One day, there was a New York businessman who was running late for work. As he rushed to catch the train, he noticed a homeless man selling pencils at a table. In his frenzy, he dropped a dollar into the cup and hurriedly stepped aboard the subway train.
On the second thought, he stepped back off the train, walked over to the homeless man and took several pencils from the cup. Apologetically, he explained that in his haste he had neglected to pick up his pencils, and he hoped the man wouldn’t be upset with him. “After all,” he said. “You are a business man just like myself. You have merchandise to sell, and it’s fairly priced.” He then caught the next train.
At a social convention a few months later, a neatly dressed salesman stepped up to the businessman an introduced himself. “You probably don’t remember me, and I don’t know your name but I will never forget you. You are the man who gave me back my self-respect. I was a ‘beggar’ selling pencils until you came along and told me I was a business person.”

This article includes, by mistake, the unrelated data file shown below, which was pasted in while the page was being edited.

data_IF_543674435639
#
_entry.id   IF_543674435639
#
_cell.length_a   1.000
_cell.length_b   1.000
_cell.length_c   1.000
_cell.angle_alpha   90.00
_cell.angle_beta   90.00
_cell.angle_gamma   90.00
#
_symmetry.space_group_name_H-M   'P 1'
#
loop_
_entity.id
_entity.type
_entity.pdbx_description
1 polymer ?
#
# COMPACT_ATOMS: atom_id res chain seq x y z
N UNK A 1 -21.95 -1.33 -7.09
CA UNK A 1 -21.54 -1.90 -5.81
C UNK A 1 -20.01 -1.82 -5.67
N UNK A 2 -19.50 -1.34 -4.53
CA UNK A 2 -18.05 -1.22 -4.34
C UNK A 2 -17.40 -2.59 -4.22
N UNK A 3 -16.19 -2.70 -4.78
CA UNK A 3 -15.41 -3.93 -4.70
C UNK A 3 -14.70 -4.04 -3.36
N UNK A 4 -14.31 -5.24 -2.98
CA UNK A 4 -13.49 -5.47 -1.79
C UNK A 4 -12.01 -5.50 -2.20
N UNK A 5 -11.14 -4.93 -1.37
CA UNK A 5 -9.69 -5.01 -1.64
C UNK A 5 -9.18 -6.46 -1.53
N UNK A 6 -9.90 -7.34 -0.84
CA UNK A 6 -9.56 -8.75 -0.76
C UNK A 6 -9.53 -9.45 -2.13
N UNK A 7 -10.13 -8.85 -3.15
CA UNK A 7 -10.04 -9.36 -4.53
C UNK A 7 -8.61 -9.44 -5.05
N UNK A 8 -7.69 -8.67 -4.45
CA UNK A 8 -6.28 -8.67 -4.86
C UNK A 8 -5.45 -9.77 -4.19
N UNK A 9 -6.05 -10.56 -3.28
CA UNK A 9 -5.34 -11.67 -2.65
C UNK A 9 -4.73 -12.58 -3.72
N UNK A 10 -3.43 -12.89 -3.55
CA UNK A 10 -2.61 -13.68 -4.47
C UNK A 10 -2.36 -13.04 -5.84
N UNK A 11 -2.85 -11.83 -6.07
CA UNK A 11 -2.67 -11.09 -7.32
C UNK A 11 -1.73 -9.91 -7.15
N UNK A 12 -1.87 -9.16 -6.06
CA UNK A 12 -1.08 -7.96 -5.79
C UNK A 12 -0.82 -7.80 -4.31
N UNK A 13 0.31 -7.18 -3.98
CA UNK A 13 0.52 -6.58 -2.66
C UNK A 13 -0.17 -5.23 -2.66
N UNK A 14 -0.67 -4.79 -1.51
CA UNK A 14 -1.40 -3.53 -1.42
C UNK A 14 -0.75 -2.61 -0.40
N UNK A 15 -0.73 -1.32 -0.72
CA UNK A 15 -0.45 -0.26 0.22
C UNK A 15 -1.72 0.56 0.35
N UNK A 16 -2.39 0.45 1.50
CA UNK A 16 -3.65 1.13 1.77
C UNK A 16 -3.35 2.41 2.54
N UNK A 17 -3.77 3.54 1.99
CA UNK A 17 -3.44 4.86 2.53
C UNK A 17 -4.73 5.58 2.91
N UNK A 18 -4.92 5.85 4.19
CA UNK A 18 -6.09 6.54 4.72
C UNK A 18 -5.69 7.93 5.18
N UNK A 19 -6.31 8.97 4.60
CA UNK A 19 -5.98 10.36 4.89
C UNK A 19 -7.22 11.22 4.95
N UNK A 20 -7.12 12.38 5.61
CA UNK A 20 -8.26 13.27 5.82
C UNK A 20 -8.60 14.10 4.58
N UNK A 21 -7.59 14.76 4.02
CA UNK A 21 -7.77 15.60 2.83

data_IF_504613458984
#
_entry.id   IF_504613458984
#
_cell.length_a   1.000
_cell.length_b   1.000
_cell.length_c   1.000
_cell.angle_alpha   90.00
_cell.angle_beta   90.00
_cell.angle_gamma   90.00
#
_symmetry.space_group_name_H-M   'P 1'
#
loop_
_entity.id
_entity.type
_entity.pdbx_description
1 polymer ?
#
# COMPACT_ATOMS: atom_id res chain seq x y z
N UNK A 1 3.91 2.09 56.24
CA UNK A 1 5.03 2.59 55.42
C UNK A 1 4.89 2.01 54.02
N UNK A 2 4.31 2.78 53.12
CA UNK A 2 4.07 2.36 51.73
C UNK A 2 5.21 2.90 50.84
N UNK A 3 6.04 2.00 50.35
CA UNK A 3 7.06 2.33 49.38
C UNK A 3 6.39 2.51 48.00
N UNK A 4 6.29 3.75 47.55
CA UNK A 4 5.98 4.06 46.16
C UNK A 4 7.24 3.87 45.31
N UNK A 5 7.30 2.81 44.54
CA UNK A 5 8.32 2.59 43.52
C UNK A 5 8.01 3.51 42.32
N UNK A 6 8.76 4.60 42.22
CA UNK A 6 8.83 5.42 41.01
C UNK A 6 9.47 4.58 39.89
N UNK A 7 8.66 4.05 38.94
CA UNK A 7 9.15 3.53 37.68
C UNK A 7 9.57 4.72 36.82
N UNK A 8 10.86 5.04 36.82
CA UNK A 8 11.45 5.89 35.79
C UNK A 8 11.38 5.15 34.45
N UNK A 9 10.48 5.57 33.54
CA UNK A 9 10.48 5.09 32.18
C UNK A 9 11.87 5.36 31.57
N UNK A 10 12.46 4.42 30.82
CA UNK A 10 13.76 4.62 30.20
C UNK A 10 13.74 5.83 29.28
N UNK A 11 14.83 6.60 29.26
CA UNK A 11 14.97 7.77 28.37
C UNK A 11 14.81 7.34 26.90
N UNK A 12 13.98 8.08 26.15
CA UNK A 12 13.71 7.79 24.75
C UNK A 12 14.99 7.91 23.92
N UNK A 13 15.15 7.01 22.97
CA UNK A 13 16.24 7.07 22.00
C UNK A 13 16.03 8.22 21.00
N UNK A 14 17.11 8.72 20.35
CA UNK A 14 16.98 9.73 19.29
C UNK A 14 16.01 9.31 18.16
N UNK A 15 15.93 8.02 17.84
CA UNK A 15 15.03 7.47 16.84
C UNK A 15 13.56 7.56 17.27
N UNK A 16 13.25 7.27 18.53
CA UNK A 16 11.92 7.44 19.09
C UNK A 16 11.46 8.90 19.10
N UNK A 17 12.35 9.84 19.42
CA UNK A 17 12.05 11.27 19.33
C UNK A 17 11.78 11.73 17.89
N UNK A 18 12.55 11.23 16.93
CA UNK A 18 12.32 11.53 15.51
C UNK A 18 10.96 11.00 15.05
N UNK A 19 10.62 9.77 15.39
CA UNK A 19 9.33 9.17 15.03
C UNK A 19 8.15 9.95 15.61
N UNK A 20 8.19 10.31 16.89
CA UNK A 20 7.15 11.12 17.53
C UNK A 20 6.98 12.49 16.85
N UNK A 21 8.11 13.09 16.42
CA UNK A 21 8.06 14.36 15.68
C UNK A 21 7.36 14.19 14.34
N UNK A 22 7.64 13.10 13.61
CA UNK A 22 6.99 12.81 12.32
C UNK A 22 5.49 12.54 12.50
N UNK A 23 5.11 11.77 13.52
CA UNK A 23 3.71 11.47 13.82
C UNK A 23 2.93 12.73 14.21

What a great story right! But what does this have to do with martial arts? In my experience I have literally seen the martial arts change lives and have even seen it save lives! Learning how to fight or defend oneself is only one part of our martial arts practice. What makes someone a truly great martial artist is when they demonstrate the principles of black belt in their daily lives; modesty, courtesy, integrity, perseverance, self-control and indomitable spirit. I’m not sure if the businessman was a martial artist or not but let’s all follow his lead and make the effort to build each other up. That’s living the black belt lifestyle!
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Senior Master Curtis Hammond, a 8th degree Black Belt with over 50 years experience. He is considered among the highest level of Martial Art educators. Master Hammond is 100% committed to his students. His full time career is teaching his Hero’s March martial art program. PAKS Karate Hero’s March was founded by Curtis Hammond in 1985.